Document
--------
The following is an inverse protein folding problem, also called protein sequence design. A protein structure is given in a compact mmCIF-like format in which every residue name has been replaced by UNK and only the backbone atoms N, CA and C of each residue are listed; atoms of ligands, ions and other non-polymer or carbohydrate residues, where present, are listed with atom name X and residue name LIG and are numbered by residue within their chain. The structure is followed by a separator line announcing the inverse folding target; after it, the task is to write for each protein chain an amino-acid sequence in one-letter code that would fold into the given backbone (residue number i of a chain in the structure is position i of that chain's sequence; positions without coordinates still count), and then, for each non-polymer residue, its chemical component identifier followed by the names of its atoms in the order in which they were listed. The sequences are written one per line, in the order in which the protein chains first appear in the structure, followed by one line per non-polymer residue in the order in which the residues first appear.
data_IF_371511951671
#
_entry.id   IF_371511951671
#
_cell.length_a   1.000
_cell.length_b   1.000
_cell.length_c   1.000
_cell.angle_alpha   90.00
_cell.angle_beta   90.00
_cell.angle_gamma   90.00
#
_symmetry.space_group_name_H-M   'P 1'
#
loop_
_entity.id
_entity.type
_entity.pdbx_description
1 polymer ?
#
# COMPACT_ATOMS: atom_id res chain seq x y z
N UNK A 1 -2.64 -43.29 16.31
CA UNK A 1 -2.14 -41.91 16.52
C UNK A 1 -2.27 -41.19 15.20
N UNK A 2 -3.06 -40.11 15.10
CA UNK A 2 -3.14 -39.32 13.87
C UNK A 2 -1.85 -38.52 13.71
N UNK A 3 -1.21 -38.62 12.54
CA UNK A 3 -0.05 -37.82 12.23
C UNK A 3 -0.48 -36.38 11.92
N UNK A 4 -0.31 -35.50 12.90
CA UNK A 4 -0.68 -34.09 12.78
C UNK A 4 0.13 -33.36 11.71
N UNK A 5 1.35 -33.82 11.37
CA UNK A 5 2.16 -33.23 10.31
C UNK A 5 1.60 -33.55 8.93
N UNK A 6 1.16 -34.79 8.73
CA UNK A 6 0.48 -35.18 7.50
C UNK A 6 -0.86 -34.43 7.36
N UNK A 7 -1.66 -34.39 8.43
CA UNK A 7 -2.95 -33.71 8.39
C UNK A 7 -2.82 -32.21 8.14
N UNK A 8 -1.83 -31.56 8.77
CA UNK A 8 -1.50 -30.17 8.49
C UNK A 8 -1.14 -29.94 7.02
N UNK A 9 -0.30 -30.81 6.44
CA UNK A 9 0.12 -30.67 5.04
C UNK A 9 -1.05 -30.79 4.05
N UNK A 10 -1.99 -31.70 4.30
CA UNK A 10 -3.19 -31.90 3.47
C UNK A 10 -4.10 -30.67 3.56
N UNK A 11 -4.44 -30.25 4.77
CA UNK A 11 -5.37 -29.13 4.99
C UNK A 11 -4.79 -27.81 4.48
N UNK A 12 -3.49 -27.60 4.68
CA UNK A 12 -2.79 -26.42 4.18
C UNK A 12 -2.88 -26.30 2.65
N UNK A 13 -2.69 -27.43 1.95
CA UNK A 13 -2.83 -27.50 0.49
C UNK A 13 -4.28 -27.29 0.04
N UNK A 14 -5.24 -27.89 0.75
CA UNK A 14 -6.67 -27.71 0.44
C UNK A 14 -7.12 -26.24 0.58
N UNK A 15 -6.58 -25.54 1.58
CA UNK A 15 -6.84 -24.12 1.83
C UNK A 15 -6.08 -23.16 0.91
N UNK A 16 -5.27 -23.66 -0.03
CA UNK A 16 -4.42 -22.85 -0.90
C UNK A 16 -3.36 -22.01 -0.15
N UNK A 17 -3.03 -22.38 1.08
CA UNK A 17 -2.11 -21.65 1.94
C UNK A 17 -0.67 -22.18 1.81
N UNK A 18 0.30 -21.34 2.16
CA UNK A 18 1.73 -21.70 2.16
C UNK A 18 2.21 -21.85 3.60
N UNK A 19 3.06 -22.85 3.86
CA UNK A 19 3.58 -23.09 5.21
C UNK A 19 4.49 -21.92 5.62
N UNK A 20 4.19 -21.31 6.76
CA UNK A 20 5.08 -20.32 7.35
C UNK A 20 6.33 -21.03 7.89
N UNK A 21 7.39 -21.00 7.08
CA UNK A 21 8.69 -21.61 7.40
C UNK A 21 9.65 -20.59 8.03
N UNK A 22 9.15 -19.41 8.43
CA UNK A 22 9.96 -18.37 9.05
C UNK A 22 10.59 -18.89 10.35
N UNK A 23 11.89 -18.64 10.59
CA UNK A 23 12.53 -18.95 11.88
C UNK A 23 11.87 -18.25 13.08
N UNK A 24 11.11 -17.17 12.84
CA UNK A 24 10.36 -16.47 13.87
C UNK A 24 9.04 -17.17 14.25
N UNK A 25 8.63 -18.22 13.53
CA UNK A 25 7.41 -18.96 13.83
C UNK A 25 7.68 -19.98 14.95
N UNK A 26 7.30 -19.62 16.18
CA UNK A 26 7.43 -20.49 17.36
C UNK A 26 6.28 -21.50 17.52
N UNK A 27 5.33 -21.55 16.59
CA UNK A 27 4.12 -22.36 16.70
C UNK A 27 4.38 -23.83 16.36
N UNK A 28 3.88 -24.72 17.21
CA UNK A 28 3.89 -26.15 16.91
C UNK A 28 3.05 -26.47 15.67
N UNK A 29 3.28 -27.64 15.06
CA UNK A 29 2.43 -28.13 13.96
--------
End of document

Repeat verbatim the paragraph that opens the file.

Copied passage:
The following is an inverse protein folding problem, also called protein sequence design. A protein structure is given in a compact mmCIF-like format in which every residue name has been replaced by UNK and only the backbone atoms N, CA and C of each residue are listed; atoms of ligands, ions and other non-polymer or carbohydrate residues, where present, are listed with atom name X and residue name LIG and are numbered by residue within their chain. The structure is followed by a separator line announcing the inverse folding target; after it, the task is to write for each protein chain an amino-acid sequence in one-letter code that would fold into the given backbone (residue number i of a chain in the structure is position i of that chain's sequence; positions without coordinates still count), and then, for each non-polymer residue, its chemical component identifier followed by the names of its atoms in the order in which they were listed. The sequences are written one per line, in the order in which the protein chains first appear in the structure, followed by one line per non-polymer residue in the order in which the residues first appear.